このページのトップです。


The University of Tokyo FIRST Program
New Paradigm of Space Development and Utilization Opened by Micro/Nano-satellites with Reasonably Reliable Systems "Hodoyoshi" Concept

Shinichi Nakasuka
Department of Aeronautics and Astronautics, School of Engineering, University of Tokyo
7-3-1 Hongo, Bunkyo-ku, Tokyo 113-8656, JAPAN nakasuka@space.t.u-tokyo.ac.jp

  • Creation of New Paradigm of Space Utilizations with Low-cost Micro/Nano-satellites
    •  This project aims to accelerate the technology developments and practical utilizations of micro/nano-satellites. Micro/nano-satellites are expected to reduce the cost of satellite development from several hundred million dollars to several million dollars and development period from 5-7 years to 1-2 years, which may open new ways of satellite utilizations in the form of large number of satellite constellations which enables frequent observations of the same places on the Earth or "personal satellite" concept. The following research goals are to be pursued in the project period of 2010-2013 by collaboration of several leading universities and small industries in Japan.
    • Conceptualization and demonstration of novel reliability concept "Reasonable Reliable Systems ("Hodoyoshi" in Japanese)" suitable for micro/nano-satellites.
    • Research and development of all the required components for micro/nano-satellites with advanced concept and technologies, aiming for the world top level "performance per size".
    • Innovation of satellite development process including standardization of interfaces and software, ways of ground test, etc, to further reduce the development cost and period.
    • Construction of all-Japan consortium for R&D, supply chain network, creation of international user communities, and capacity building, etc.
  • Reasonably Reliable Systems Concept
    •  The hearing on design philosophy from successful micro/nano-satellite leading developers showed that they did not pursue such high reliability as required in the conventional governmental satellites. Fig.1 shows the "implicit" cost vs. reliability curve in the experiential knowledge of such successful developers of micro/nano-satellites; cost gets suddenly exploded when a required reliability level exceeds a certain level. "Hodoyoshi" concept tries to model these cost-reliability relationships to find out an appropriate design point which yields "high reliability per cost" such as marked by a circle in Fig.1. Systems engineering study referring to designs of previous satellites, their on-orbit performance data and ground test results, etc. is now under way. Characteristic Curve for Satellite Cost vs. Reliability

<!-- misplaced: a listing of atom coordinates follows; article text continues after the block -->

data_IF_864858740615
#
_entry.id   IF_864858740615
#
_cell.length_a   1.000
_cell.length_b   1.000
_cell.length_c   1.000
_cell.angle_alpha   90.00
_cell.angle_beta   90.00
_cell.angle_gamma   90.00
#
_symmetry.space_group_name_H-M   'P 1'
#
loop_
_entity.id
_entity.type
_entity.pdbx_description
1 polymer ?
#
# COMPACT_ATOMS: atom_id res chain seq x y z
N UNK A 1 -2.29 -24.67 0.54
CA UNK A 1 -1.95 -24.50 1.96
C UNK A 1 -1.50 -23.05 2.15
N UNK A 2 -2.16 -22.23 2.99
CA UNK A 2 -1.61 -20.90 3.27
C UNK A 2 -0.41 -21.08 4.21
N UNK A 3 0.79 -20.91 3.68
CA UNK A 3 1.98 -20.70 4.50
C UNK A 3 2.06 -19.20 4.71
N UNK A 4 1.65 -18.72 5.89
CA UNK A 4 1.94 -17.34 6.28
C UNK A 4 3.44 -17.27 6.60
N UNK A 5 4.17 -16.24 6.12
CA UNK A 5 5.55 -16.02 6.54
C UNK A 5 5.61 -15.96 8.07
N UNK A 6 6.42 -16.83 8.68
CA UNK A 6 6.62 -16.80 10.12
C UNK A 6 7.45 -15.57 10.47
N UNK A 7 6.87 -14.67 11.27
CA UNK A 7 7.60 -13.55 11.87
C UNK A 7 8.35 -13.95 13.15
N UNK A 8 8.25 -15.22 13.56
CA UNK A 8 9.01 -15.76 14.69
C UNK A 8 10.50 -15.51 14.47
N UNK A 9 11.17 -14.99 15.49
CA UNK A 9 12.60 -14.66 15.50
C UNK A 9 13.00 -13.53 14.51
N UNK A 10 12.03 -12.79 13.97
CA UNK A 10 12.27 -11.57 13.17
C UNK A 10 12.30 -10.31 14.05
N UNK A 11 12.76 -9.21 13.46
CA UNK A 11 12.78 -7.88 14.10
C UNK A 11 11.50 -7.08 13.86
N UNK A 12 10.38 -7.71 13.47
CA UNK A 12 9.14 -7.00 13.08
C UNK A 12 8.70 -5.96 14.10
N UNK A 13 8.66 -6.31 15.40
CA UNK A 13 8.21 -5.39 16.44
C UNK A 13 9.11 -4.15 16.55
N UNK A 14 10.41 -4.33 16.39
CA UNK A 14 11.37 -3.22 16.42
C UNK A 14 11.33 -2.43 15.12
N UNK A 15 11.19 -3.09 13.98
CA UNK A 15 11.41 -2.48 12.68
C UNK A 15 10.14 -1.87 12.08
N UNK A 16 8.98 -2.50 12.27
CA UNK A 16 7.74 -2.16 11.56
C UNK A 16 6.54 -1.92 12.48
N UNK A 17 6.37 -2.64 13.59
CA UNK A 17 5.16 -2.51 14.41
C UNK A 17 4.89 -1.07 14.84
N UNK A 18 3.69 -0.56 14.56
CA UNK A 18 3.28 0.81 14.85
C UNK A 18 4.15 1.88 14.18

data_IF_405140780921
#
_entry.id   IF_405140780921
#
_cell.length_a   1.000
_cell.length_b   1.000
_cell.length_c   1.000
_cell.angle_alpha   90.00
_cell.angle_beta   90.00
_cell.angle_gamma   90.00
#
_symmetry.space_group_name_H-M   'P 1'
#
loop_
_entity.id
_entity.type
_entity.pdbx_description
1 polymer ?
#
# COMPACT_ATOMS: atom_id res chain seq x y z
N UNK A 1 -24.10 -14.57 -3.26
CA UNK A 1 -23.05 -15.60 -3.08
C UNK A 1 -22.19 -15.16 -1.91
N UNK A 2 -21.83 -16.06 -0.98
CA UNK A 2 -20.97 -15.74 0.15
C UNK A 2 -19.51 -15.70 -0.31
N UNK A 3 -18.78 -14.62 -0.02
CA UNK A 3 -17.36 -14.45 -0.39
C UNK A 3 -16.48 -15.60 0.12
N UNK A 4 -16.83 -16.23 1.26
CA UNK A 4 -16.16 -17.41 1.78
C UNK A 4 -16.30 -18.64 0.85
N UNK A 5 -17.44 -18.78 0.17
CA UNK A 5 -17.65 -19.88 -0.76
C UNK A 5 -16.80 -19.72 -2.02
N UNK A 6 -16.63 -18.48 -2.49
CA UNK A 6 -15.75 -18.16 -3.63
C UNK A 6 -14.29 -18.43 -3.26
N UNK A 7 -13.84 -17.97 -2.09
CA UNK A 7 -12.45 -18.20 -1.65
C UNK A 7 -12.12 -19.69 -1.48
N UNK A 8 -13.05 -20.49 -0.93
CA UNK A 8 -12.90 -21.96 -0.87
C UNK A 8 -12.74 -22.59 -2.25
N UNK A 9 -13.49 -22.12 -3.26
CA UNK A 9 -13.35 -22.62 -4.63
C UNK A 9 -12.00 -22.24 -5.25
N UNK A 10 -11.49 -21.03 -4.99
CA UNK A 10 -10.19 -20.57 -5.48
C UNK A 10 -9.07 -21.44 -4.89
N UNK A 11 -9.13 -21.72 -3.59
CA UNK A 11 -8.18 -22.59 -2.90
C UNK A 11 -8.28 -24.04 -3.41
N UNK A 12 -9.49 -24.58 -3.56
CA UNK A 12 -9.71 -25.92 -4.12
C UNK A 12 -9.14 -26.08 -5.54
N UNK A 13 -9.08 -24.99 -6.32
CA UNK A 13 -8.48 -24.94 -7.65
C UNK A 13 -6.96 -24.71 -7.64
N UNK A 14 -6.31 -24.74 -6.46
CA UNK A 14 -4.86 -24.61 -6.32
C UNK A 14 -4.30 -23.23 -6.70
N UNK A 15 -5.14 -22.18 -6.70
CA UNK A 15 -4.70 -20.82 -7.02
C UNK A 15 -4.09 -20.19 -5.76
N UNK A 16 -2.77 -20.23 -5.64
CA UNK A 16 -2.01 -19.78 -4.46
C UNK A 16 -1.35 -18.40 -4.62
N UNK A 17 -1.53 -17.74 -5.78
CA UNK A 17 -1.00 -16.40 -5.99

Fig. 1 Characteristic Curve for Satellite Cost vs. Reliability
  • Innovative Subsystem Design Concept
    •  Conventional components for mid/large satellites cannot be utilized because of the limitation of size and power. Innovative concept for each component is pursued to aim at the world top-level “performance per size”. Examples include a new concept of optical system with an on-orbit compensation mechanism, optical communication system, extensible structures, modular type thermal control system and SDK to improve software reusability, etc. The basic idea of these advanced component concepts are under study by collaborating universities with their own specialties, and small industries help them develop actual onboard hardware out of these concepts. Innovative Subsystem Design Concept
  • Satellite Development Plan
    •  Five satellites are planned to be developed within the period of 2010-2013, in order to demonstrate the results of the R&D as well as to facilitate the creation of new user communities. The first satellite “Hodoyoshi-1”, which will be launched in 2012, aims at 5m GSD remote sensing, introducing an innovative design concept for satellite and new onboard optical sensor system. Refractive optics is employed; whose design has the flexibility to customize wavelength bands. The second satellite will aim at space science mission, and No.3 to 5 satellites will be operated in constellation to create and try a new satellite business. Missions for them are now under investigation. Hodoyoshi-1 and Its Optical System
      Fig.2 Hodoyoshi-1 and Its Optical System

TO TOP